The following chart shows the Nikkei (black) and its price to earnings ratio (blue). The chart comes from DailyWealth but the annotations are mine. In our opinion, the Japanese bull market began in the late 1960s. Note: From 1977–1983 the PE ratio trended down slightly, yet the market continued to rise. In other words, profits increased faster than the market (share prices). In 1983 the PE ratio broke to a new high and would move from 20 to over 70 in about five years.
Next is a chart of the NASDAQ’s price to earnings ratio, courtesy of InvestTech Research. The ratio declined from 1991–1995. It wasn't until the end of 1996 that the ratio began to move to new highs. We cut off part of the chart as it was too tall due to the fact that the PE ratio eventually reached 260!
Where do the gold equities stand? This chart from the Erste Group shows the PE ratio for the HUI Gold Bugs Index. This chart was produced in July 2011. Since then the HUI has declined slightly. The estimated PE for 2011 (less than 15) is close to reality. We do expect 2011 to be the bottom for the PE ratio. According to Yahoo Finance, the trailing PE ratio for GDX (large-cap gold stocks ETF) is 10. After hitting a low, it took less than three years for the PE ratio for the NASDAQ and Nikkei to move to new highs.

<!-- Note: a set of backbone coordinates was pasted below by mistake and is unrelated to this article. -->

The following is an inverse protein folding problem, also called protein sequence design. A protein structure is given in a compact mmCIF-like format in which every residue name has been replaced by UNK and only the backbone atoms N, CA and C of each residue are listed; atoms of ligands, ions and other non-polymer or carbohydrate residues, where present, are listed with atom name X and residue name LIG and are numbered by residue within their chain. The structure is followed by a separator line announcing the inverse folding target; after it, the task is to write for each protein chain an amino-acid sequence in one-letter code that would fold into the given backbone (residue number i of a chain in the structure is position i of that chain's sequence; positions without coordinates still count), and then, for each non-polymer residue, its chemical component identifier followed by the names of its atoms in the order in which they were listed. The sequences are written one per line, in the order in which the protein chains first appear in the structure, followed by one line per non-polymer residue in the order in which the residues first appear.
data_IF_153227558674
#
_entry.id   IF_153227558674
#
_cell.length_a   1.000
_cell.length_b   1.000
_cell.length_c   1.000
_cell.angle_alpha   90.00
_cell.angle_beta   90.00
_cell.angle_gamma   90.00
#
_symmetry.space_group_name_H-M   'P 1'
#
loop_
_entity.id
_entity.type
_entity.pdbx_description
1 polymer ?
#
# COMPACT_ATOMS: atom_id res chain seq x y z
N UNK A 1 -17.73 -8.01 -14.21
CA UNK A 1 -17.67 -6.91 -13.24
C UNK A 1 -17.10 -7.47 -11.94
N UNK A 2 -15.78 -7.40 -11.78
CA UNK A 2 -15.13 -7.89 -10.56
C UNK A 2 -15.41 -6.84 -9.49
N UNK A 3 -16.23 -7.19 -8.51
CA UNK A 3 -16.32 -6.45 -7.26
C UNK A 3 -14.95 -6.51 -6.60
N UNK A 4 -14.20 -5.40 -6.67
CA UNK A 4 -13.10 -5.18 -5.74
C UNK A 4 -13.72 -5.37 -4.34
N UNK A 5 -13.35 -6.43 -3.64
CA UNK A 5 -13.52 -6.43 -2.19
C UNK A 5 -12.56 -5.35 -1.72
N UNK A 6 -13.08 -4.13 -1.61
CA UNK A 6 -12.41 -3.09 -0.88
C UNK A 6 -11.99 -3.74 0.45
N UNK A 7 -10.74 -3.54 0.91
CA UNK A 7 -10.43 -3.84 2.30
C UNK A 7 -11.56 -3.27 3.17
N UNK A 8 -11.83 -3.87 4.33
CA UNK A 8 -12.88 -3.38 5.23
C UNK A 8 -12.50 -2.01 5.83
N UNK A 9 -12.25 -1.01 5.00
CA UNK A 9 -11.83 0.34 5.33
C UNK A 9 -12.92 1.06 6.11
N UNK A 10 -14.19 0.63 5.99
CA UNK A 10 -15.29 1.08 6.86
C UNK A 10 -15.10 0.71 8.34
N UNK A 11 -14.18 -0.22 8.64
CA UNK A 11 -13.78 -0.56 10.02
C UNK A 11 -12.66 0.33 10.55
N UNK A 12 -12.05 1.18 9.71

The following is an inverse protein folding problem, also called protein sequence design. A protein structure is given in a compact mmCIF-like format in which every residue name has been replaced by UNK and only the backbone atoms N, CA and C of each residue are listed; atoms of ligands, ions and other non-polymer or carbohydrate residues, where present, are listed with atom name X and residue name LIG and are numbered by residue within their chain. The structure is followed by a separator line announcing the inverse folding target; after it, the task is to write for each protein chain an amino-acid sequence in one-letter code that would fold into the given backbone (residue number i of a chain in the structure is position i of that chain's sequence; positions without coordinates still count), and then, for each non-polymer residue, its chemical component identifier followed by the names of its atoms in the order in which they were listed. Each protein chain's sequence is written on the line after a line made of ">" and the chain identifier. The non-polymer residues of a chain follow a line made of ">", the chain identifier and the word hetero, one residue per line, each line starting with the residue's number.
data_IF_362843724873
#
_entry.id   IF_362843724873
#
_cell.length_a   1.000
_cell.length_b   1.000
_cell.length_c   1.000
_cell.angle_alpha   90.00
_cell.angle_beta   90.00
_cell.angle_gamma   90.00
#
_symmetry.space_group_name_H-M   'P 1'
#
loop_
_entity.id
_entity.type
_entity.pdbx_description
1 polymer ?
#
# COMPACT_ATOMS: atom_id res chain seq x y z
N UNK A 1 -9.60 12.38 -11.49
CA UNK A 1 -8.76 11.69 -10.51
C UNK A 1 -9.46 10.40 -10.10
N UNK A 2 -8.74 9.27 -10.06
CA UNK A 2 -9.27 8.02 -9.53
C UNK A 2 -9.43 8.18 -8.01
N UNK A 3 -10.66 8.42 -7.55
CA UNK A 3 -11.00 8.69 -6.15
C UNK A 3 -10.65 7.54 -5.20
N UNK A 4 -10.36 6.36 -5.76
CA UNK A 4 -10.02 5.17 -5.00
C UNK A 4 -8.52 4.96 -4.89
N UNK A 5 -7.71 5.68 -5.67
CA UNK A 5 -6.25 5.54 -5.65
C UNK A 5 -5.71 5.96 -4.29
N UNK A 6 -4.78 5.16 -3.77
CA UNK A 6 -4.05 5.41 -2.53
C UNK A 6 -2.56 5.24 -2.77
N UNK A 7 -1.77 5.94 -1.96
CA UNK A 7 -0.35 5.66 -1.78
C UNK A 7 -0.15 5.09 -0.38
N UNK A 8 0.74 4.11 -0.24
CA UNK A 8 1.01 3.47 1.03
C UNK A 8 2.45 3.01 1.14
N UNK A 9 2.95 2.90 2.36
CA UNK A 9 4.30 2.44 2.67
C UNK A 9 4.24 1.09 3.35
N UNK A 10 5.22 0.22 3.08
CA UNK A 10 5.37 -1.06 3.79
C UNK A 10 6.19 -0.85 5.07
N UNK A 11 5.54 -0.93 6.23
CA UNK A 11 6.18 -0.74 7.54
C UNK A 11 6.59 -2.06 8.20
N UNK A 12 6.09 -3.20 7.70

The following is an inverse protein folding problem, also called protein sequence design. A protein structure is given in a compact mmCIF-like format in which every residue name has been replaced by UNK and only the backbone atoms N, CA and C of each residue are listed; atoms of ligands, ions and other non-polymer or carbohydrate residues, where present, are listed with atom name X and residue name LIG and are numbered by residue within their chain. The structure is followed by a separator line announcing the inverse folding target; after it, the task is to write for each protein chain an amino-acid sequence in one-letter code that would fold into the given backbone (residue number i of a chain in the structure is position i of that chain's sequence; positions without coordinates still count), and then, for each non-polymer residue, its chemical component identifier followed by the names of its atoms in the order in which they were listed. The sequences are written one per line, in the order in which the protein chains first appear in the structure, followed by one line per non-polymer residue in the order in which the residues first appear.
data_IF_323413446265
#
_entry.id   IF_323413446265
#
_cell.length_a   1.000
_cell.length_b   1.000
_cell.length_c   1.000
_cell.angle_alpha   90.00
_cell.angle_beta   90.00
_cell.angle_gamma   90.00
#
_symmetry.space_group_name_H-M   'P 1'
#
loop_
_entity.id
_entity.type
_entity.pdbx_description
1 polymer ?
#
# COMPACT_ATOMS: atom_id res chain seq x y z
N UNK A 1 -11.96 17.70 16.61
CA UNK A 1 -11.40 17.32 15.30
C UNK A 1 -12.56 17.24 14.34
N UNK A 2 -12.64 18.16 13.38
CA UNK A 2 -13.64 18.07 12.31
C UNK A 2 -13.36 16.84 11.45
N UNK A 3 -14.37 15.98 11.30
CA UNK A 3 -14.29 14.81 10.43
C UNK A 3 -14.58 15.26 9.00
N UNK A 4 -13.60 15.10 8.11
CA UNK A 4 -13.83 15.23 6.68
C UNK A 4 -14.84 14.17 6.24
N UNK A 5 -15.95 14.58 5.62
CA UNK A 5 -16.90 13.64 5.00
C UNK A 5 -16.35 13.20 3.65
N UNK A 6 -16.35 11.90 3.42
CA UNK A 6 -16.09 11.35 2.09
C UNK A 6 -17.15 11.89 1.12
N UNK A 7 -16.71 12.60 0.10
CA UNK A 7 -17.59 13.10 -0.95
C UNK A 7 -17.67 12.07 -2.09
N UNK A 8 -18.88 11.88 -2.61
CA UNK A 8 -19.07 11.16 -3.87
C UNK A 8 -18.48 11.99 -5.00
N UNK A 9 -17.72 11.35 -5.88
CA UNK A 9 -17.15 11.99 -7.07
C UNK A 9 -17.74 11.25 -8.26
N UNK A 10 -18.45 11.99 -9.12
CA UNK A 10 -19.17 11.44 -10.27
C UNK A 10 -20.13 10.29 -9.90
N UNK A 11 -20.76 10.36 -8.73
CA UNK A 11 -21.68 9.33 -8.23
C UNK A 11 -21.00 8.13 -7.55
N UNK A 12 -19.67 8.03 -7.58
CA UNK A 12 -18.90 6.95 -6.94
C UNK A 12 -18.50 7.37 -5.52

Bull markets follow three stages. These are the initial stealth phase, the wall of worry phase and then the bubble or public participation phase. By now you should know we are in the wall of worry phase. The current valuation of gold stocks confirms that. Sentiment confirms that. After all, gold stocks have made little net progress in the last four years, while gold has nearly doubled in the same period. The mainstream continues to ignore the gold equities while most of the true supporters are doubting the future.
Yet this wall of worry phase is what sets the stage for the bubble phase. In this period, earnings increase faster than stock prices and it results in lower valuations and improved fundamentals. At the same time, sentiment from a contrary perspective becomes more compelling. Many investors bail out of the bull market in this period leaving the strong hands in control of a bull market that remains intact.
Remember, stock prices are a function of earnings and valuations. In the first phase of a bubble we see earnings rise and valuations move from a low to a high. In the second phase of a bubble, skyrocketing valuations are the primary driver of share price appreciation. Bubbles develop from a one-two punch of rising profits and rising valuations. Over the next several years, the PE for the gold stocks (currently 10) could easily move back to 2004–2005 levels. Combined with continued increases in profits, share prices would explode.
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Jordan Roy-Byrne, The Daily Gold